“This is a huge step for Effingham and a great example of what a community can achieve by working together, with excellent support and advice from Guildford Borough Council planning officers along the way. The Neighbourhood Plan will give Effingham a stronger voice in planning decisions which affect our village and countryside.”

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The Neighbourhood Plan: Over to you!

Screen Shot 2016-05-22 at 16.46.13After three years of development, Effingham’s Neighbourhood Plan has reached its crucial ‘Pre Submission Consultation’ stage. The Parish Council is seeking formal comments from residents and other consultees, before the Plan is submitted to Guildford Borough Council. The Plan is the result of extensive engagement with residents, and other interested parties, through public events, surveys, and workshops. It is the Plan that the Effingham Neighbourhood Plan Advisory Group (ENPAG) believes best meets the views and aspirations of our community.
The specific purpose of the Neighbourhood Plan is to set planning policies for the parish that will help shape and determine planning decisions in Effingham, including the number and type of new homes, where those homes are built, the protection of our Green Belt countryside and landscape, and design principles to preserve the character of the village and wider parish.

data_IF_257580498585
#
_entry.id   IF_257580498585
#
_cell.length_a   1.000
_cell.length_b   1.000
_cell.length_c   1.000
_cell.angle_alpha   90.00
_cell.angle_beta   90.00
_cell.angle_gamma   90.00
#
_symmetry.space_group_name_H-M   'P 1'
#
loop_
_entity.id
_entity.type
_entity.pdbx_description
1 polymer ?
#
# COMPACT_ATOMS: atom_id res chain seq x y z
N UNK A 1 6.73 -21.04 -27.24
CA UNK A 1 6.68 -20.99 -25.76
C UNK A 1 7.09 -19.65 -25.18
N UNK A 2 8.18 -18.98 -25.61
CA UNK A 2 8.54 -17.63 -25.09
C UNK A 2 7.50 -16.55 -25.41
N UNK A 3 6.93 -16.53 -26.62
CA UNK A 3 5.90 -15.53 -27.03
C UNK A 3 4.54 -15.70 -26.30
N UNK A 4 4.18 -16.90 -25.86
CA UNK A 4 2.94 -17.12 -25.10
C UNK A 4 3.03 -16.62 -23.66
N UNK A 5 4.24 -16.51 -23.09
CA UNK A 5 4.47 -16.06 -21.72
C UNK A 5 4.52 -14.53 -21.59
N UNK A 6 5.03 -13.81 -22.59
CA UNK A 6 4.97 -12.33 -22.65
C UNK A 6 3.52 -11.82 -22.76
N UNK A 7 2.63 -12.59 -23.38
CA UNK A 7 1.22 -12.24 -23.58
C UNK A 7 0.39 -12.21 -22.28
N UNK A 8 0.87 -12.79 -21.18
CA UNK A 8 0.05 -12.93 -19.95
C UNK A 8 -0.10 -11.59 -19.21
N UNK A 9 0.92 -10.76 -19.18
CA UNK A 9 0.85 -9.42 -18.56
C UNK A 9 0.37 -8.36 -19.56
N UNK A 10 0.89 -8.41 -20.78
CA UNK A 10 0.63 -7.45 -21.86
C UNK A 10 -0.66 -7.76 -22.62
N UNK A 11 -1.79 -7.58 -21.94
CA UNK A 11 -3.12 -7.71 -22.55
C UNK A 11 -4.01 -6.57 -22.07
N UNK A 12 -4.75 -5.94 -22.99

We will be delivering survey forms to all households in the parish over the next two weeks. Residents and interested parties can also comment upon the plan by using the comment form on this website.

Details of the consultation can be found by clicking the link here

Effingham Parish Council Approves Regulation 14 submission

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On Tuesday 19th April Effingham Parish Council approved a motion to press ahead with Regulation 14 Consultation on the Neighbourhood Plan. Around 50 residents attended the meeting in which the preferred draft plan was proposed by ENPAG Chair Paula Moss and seconded by Borough Councillor Liz Hogger. The motion was passed with only one objection.